Japan's Largest Mega Solar Project Launched in Oita (page 2)
Funded by project finance
As the buying price in power generation projects is fixed for 20 years based on the feed-in tariff (FIT), revenue from electricity sales can be easily estimated; however, risk factors increase due to the long- term nature of the project. According to Koji Shiroishi, senior vice president of the project finance team, Mizuho Bank, when it comes to project finance, it becomes important to understand the hidden risks involved and make adjustments accordingly so each risk can be dealt with by the party most familiar with it. President Masashi Mizoguchi of JGC Mirai Solar said, "We combined several insurance products against disaster and other risks, making a thorough survey of insurance companies both inside and outside Japan."
Finding, Preparing for Hidden Risks
Although EPC contractors select facilities and equipment to be incorporated, banks frequently evaluate their quality and maintenance systems in terms of risk. In this project in Oita, the EPC contractor also selected the materials to be used after consulting with Mizuho Bank's person in charge. As a result, the EPC contractor used solar panels manufactured by Sharp Corp and Solar Frontier K.K. Two different manufacturers' solar cell panels were employed with the aim of reducing risk while assessing the difference in their output properties to accumulate reference data for JGC's future overseas advance in mega solar business. As for the power conditioning subsystem (PCS), the product manufactured by Toshiba Mitsubishi-Electric Industrial Systems (TMEIC) was chosen (fig. 2). The solar panels were set on Nisso Pronity's mounts (fig. 3), which were fixed onto the ground with Nippon Steel & Sumikin Engineering's screw pickets (fig. 4). The mounts are made with Nippon Steel & Sumitomo Metal's high corrosion resistant steel.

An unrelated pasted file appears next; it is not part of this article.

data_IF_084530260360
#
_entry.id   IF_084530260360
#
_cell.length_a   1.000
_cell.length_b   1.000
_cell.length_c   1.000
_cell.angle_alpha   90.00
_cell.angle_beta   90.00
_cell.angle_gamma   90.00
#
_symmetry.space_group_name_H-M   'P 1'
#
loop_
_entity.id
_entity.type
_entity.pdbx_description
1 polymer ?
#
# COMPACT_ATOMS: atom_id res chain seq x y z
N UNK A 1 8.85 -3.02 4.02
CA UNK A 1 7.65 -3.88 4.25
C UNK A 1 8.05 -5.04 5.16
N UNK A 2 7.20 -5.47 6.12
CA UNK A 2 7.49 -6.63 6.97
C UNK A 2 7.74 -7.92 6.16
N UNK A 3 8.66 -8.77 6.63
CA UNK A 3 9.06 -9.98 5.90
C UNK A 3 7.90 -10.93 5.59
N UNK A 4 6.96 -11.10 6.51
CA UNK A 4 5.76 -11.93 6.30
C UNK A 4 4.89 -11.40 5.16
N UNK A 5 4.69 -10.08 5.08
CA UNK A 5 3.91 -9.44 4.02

Low-priced solar panels imported from abroad have recently been adopted at some plants. However, from the beginning, President Mizoguchi intended to use Japanese panels in light of FIT's intent to have all the power users bear the photovoltaic power generation costs. Mizuho Bank was also moving in the same direction from a risk-averse perspective.
"It is unknown whether the imported panels could maintain their performance for 20 years under the unique Japanese climate conditions such as high humidity," Mizuho Bank's Shiroishi said. "Since many of the low-priced imported panels are inferior to Japanese products in terms of specifications, we consider Japanese products as our basic choice for domestic mega solar projects."
In addition, 38 TMEIC 500 kW PCSes were introduced in view of the product's history, price, maintenance and use for the next 20 years. "We greatly appreciated the manufacturer's 20-year maintenance program, among other benefits, in which maintenance service is provided regularly in accordance with the menu," President Mizoguchi said.
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